The very same interface exists for the regular resource list and the
   persistent resource list, only 'list' is replaced with 'plist':

   php3_plist_insert(ptr, type)      returns the 'id' of the newly inserted resource
   php3_plist_delete(id)             delete the resource with the specified id
   php3_plist_find(id,*type)         returns the pointer of the resource with the specified id, updates 'type' to the resource's type

   However, it's more than likely that these functions would prove
   to be useless for you when trying to implement a persistent module.
   Typically, one would want to use the fact that the persistent resource
   list is really a hash table.  For instance, in the MySQL/mSQL modules,
   when there's a pconnect() call (persistent connect), the function
   builds a string out of the host/user/passwd that were passed to the
   function, and hashes the SQL link with this string as a key.  The next
   time someone calls a pconnect() with the same host/user/passwd, the
   same key would be generated, and the function would find the SQL link
   in the persistent list.

   Until further documented, you should look at mysql.c or msql.c to
   see how one should use the plist's hash table abilities.

   One important thing to note:  resources going into the persistent
   resource list must *NOT* be allocated with PHP's memory manager, i.e.,
   they should NOT be created with emalloc(), estrdup(), etc.  Rather,
   one should use the regular malloc(), strdup(), etc.  The reason for
   this is simple - at the end of the request (end of the hit), every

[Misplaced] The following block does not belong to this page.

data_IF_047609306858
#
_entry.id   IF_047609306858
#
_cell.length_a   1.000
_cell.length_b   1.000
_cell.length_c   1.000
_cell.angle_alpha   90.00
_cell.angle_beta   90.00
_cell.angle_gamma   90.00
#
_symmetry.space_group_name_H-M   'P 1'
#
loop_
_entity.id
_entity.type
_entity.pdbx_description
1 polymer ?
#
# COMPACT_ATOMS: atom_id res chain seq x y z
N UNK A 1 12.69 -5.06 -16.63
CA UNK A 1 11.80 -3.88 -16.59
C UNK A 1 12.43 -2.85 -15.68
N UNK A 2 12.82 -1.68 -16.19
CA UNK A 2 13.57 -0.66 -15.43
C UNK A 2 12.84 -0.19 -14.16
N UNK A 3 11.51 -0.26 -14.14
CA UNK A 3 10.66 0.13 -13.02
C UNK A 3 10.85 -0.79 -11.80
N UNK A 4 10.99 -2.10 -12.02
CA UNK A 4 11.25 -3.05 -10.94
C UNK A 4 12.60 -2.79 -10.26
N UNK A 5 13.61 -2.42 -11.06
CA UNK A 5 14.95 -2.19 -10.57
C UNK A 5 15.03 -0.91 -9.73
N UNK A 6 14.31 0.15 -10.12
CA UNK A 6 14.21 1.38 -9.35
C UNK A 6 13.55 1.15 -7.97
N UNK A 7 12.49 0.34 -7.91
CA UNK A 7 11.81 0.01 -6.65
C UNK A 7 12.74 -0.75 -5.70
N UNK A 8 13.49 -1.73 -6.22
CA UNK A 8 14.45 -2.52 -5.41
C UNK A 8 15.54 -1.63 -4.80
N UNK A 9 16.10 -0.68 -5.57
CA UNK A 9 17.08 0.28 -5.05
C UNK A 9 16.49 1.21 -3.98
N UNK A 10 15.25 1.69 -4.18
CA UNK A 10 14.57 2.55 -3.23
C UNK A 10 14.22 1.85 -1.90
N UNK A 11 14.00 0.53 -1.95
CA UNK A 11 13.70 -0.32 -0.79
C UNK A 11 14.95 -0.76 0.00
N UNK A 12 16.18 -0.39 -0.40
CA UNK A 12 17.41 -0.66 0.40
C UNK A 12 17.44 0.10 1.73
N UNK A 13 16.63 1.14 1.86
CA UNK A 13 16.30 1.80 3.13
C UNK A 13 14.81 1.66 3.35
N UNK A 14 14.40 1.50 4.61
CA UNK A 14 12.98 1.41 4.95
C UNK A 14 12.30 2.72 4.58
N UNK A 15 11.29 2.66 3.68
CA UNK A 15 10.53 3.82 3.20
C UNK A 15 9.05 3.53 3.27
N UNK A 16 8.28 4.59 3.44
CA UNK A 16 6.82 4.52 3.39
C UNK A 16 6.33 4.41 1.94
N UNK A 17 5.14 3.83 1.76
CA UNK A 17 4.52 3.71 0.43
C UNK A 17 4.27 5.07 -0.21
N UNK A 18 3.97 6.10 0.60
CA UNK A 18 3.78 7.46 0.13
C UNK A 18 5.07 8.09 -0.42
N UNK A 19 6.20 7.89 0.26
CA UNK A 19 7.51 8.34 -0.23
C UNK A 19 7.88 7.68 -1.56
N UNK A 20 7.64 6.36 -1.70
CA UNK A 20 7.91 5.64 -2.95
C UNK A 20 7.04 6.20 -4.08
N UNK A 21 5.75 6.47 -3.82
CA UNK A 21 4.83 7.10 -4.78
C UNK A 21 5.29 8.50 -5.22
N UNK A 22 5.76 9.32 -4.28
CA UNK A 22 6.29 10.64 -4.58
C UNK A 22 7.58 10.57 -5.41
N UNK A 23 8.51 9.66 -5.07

memory chunk that was allocated using PHP's memory manager is deleted.
   Since the persistent list isn't supposed to be erased at the end
   of a request, one mustn't use PHP's memory manager for allocating
   resources that go to it.

   Shutting down persistent resources:  
   
   When you register resource that's going to be in the persistent list,
   you should add destructors to it both in the non-persistent list
   and in the persistent list.
   The destructor in the non-persistent list destructor shouldn't do anything.
   The one in the persistent list destructor should properly free any
   resources obtained by that type (e.g. memory, SQL links, etc).  Just like
   with the non-persistent resources, you *MUST* add destructors for every
   resource, even it requires no destructotion and the destructor would
   be empty.
   Remember, since emalloc() and friends aren't to be used in conjunction
   with the persistent list, you mustn't use efree() here either.

-------------------

11. Adding runtime configuration directives

Many of the features of PHP3 can be configured at runtime.  These
configuration directives can appear in either the designated php3.ini
file, or in the case of the Apache module version in the Apache .conf
files.  The advantage of having them in the Apache .conf files is that
they can be configured on a per-directory basis.  This means that one
directory may have a certain safemodeexecdir for example, while another
directory may have another.  This configuration granularity is especially
handy when a server supports multiple virtual hosts.

The steps required to add a new directive:

 1. Add directive to php3_ini_structure struct in mod_php4.h. 
    
 2. In main.c, edit the php3_module_startup function and add the
    appropriate cfg_get_string() or cfg_get_long() call.

 3. Add the directive, restrictions and a comment to the php3_commands
    structure in mod_php4.c.  Note the restrictions part.  RSRC_CONF are
    directives that can only be present in the actual Apache .conf files.
    Any OR_OPTIONS directives can be present anywhere, include normal
    .htaccess files.

 4. In either php3take1handler() or php3flaghandler() add the appropriate
    entry for your directive.

 5. In the configuration section of the _php3_info() function in
    functions/info.c you need to add your new directive.

 6. And last, you of course have to use your new directive somewhere.
    It will be addressable as php3_ini.directive